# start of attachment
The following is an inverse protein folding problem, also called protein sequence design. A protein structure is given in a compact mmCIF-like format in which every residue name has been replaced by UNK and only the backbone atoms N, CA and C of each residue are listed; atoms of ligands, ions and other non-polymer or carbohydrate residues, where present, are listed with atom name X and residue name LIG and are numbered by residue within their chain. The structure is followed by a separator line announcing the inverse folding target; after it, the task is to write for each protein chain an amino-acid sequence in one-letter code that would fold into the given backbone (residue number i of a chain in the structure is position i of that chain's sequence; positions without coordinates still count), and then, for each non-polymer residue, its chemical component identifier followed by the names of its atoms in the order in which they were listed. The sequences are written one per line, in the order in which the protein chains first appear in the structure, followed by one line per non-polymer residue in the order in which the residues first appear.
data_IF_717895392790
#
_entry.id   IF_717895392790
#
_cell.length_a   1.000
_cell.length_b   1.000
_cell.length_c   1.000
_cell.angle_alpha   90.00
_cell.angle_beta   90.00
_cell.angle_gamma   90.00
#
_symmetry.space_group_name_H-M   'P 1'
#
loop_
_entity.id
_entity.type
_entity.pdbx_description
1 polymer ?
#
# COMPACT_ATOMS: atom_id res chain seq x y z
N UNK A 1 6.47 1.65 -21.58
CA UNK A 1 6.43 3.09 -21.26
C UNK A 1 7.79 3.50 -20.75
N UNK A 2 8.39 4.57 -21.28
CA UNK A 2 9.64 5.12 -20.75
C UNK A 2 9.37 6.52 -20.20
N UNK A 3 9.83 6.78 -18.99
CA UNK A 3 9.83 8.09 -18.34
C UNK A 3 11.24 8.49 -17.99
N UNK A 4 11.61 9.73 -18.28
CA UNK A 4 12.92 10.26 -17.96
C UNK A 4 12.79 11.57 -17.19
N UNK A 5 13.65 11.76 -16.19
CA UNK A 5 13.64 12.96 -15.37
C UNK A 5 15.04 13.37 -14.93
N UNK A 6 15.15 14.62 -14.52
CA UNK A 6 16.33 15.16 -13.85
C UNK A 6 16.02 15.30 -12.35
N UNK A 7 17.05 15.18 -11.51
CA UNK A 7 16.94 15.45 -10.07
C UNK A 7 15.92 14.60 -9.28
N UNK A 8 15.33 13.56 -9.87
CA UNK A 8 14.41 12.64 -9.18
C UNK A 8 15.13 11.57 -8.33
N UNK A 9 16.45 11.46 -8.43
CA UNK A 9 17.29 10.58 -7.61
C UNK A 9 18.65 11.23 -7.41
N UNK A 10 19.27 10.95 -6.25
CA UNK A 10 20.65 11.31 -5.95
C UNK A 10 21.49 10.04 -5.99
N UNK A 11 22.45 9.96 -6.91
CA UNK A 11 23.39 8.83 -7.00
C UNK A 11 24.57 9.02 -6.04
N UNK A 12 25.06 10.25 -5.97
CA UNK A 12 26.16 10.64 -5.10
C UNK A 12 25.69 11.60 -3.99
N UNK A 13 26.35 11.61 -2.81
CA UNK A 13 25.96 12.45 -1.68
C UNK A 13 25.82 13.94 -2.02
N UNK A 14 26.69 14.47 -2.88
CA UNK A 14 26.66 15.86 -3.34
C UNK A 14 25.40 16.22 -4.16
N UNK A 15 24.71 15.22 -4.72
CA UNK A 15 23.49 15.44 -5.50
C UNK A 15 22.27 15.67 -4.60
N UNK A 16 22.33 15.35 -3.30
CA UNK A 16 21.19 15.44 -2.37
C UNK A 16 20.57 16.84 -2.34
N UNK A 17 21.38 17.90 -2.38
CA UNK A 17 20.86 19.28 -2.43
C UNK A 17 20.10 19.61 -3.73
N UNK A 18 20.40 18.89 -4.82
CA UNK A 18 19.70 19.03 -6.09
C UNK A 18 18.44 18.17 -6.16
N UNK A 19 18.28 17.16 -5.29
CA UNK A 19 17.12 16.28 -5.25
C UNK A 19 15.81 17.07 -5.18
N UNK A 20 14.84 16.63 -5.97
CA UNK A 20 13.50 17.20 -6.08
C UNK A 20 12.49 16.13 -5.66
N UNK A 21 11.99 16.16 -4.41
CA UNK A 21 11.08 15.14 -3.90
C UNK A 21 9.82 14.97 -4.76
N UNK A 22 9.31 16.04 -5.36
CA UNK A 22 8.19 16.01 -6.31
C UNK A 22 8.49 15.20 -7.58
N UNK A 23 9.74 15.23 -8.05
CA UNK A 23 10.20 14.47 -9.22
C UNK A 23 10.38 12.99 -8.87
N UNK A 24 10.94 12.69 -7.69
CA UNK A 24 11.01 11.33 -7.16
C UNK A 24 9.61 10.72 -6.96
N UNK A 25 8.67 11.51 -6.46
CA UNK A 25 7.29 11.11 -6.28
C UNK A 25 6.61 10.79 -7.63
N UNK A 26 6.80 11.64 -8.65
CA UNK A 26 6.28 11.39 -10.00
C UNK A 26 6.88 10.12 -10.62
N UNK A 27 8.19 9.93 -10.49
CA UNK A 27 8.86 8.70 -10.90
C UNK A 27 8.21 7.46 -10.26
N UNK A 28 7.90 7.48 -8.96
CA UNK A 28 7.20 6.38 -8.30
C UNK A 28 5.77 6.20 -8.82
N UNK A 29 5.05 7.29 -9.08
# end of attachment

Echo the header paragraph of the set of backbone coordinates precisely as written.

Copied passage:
The following is an inverse protein folding problem, also called protein sequence design. A protein structure is given in a compact mmCIF-like format in which every residue name has been replaced by UNK and only the backbone atoms N, CA and C of each residue are listed; atoms of ligands, ions and other non-polymer or carbohydrate residues, where present, are listed with atom name X and residue name LIG and are numbered by residue within their chain. The structure is followed by a separator line announcing the inverse folding target; after it, the task is to write for each protein chain an amino-acid sequence in one-letter code that would fold into the given backbone (residue number i of a chain in the structure is position i of that chain's sequence; positions without coordinates still count), and then, for each non-polymer residue, its chemical component identifier followed by the names of its atoms in the order in which they were listed. The sequences are written one per line, in the order in which the protein chains first appear in the structure, followed by one line per non-polymer residue in the order in which the residues first appear.